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Thursday, 28 September, 2000, 17:43 GMT 18:43 UK
The bitter taste of slavery
Domestic child slave
West Africa has a major problem with child slavery (Unicef)
By Liz Blunt

A British television documentary has revealed the desperate plight of many workers on cocoa farms in West Africa - source of much of the world's chocolate.

The makers of Channel 4's Slavery series say more people now live in a state of slavery than at any time in history.

They support their assertion with reports from the United States, Britain, India and the Ivory Coast.

map of Ivory Coast
The film makers say every country in the world has laws against slavery, and yet hundreds of thousands of people, most of them very young, work without pay, without the freedom to leave their job, and are often beaten and intimidated by their employers.

Two of the cases highlighted by the programme have been publicised in the past - those of children in Indian carpet workshops, and domestic workers brought by their employers to Europe and the US.

Cocoa farms

Less widely know is what happens on the cocoa farms of the Ivory Coast, the subject of Thursday night's episode.

Cocoa plant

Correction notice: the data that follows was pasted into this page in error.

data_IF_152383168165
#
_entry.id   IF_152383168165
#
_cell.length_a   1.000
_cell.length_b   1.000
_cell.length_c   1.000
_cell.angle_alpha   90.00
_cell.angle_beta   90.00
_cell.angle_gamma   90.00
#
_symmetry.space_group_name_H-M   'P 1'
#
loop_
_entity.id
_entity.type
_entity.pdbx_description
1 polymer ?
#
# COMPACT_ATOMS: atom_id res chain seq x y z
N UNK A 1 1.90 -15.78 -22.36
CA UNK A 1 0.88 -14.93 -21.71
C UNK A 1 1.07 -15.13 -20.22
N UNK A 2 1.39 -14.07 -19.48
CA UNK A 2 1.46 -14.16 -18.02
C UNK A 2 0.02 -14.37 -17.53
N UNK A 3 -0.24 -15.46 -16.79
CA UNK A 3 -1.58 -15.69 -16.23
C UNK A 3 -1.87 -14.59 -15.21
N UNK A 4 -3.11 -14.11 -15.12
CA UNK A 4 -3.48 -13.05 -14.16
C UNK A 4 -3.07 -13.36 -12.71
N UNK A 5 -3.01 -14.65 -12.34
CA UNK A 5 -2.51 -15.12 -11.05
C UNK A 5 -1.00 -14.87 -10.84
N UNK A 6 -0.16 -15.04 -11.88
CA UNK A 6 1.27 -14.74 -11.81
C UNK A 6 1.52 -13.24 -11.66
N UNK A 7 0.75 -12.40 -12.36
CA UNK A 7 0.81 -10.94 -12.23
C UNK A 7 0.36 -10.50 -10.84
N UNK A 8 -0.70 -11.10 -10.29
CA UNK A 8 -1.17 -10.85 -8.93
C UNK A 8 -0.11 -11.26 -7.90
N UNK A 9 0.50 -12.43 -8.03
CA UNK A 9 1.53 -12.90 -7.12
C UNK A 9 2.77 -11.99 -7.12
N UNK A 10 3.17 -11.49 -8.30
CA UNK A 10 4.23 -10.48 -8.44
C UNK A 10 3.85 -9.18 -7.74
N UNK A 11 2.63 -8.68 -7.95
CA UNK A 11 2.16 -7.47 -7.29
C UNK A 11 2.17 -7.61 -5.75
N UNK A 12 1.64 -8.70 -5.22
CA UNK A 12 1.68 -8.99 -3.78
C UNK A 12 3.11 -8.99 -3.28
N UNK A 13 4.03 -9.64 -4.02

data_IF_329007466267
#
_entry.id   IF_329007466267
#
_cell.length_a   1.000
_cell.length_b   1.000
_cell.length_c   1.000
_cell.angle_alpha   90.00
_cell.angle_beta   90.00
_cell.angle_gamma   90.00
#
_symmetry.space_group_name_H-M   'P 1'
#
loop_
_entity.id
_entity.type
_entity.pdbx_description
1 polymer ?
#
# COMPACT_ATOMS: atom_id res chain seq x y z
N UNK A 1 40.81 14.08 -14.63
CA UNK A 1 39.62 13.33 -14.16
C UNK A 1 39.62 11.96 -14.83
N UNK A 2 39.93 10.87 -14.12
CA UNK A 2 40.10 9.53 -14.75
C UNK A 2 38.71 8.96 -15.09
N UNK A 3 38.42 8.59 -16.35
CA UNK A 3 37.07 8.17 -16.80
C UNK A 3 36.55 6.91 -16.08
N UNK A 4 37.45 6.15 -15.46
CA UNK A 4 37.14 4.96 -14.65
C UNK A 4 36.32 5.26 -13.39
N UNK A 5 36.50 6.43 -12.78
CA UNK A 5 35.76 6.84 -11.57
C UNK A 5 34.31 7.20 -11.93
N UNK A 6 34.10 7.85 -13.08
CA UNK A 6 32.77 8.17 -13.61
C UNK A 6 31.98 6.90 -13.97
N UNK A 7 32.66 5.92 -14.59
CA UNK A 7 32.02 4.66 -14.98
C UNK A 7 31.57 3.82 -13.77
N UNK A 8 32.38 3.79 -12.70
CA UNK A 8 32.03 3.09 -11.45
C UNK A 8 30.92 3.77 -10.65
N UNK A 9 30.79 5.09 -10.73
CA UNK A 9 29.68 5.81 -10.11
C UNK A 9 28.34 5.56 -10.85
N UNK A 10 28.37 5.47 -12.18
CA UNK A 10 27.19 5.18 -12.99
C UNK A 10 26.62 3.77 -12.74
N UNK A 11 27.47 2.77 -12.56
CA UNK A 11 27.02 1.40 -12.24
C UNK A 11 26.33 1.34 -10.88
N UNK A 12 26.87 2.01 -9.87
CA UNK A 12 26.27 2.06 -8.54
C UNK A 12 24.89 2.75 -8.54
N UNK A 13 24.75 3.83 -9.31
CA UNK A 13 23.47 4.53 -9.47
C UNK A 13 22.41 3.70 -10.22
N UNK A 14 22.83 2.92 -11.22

Ivorian cocoa plantations need a lot of labour
Migrant labourers from neighbouring countries, particularly Mali, have always worked the cocoa plantations.

In the past, they would be contracted for the farming season, and at the end when the farmer sold his crop, they would get their pay and return home.

But cocoa prices are at a ten-year low and deregulation of the market has made it harder for farmers to get their money.

Hands of consumers

Less scrupulous farmers have stopped paying their workers altogether.

The Malian consul in the Ivory Coast has had to rescue boys who had worked five years or more without payment and been brutally beaten if they tried to run away.

A bitter taste in the mouth?
The programme makers say the solution ultimately lies in the hands of consumers.

They say people have to be prepared to pay a little more for their chocolate or their carpets, since it is the relentless downward pressure on prices which reduces workers to poverty and slavery.

British chocolate makers have promised to investigate the allegations made in the programme.

In a statement the Biscuit, Cake, Chocolate and Confectionery Alliance (BCCCA) said: "We do not believe that the farms visited by the programme are in the least representative of cocoa farming in the Ivory Coast, although the claims cannot be ignored."

The BCCCA said their representatives made regular trips to the Ivory Coast and added: "If any evidence of these abhorrent practices is revealed we will inform the appropriate authorities and insist they take the necessary preventative action."

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See also:

06 Aug 99 | Africa
West Africa's child slave trade
18 Sep 00 | Africa
Oasis of calm no more
17 Jun 99 | World
Child slavery ban agreed
15 Jul 00 | Africa
Cocoa destroyed to boost price
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